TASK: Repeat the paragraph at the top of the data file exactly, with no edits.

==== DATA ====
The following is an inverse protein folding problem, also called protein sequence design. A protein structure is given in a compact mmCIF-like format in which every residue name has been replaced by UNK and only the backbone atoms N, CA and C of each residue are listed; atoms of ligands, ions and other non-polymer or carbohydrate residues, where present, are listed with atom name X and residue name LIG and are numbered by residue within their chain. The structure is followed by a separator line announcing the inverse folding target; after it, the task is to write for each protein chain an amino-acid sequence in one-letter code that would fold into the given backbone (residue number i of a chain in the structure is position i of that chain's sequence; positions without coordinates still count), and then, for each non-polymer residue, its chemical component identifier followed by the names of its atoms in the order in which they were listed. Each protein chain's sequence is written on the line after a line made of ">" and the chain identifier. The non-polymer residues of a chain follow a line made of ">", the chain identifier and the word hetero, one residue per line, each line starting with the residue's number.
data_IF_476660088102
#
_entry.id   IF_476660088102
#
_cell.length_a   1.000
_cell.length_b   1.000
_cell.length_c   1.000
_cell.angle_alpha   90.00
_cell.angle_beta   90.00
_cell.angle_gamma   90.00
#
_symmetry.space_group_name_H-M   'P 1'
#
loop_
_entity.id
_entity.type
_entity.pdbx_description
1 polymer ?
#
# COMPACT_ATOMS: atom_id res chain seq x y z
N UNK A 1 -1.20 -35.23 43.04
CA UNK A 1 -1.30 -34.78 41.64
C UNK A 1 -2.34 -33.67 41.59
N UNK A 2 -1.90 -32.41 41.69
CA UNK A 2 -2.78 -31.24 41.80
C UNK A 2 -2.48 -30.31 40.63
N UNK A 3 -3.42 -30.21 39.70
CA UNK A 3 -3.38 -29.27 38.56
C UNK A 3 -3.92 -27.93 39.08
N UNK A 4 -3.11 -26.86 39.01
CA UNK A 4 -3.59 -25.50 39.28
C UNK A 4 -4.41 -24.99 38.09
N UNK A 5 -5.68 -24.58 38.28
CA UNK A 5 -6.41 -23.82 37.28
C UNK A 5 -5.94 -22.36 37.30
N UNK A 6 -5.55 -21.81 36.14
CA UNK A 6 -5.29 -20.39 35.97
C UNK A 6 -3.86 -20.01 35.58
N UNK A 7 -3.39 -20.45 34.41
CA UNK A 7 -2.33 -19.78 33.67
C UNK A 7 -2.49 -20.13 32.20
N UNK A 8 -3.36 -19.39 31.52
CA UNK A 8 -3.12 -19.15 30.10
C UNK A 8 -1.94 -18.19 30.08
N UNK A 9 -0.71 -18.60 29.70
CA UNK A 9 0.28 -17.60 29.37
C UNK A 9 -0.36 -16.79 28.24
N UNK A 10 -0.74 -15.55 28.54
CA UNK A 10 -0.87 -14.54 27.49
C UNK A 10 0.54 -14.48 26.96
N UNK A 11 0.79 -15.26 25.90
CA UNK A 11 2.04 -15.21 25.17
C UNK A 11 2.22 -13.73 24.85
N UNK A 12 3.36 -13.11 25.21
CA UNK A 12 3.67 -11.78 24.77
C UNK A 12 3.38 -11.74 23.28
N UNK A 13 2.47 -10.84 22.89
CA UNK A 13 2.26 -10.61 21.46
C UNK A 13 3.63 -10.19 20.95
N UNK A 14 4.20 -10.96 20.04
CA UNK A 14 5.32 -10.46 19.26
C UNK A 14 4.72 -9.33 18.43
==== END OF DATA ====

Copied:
The following is an inverse protein folding problem, also called protein sequence design. A protein structure is given in a compact mmCIF-like format in which every residue name has been replaced by UNK and only the backbone atoms N, CA and C of each residue are listed; atoms of ligands, ions and other non-polymer or carbohydrate residues, where present, are listed with atom name X and residue name LIG and are numbered by residue within their chain. The structure is followed by a separator line announcing the inverse folding target; after it, the task is to write for each protein chain an amino-acid sequence in one-letter code that would fold into the given backbone (residue number i of a chain in the structure is position i of that chain's sequence; positions without coordinates still count), and then, for each non-polymer residue, its chemical component identifier followed by the names of its atoms in the order in which they were listed. Each protein chain's sequence is written on the line after a line made of ">" and the chain identifier. The non-polymer residues of a chain follow a line made of ">", the chain identifier and the word hetero, one residue per line, each line starting with the residue's number.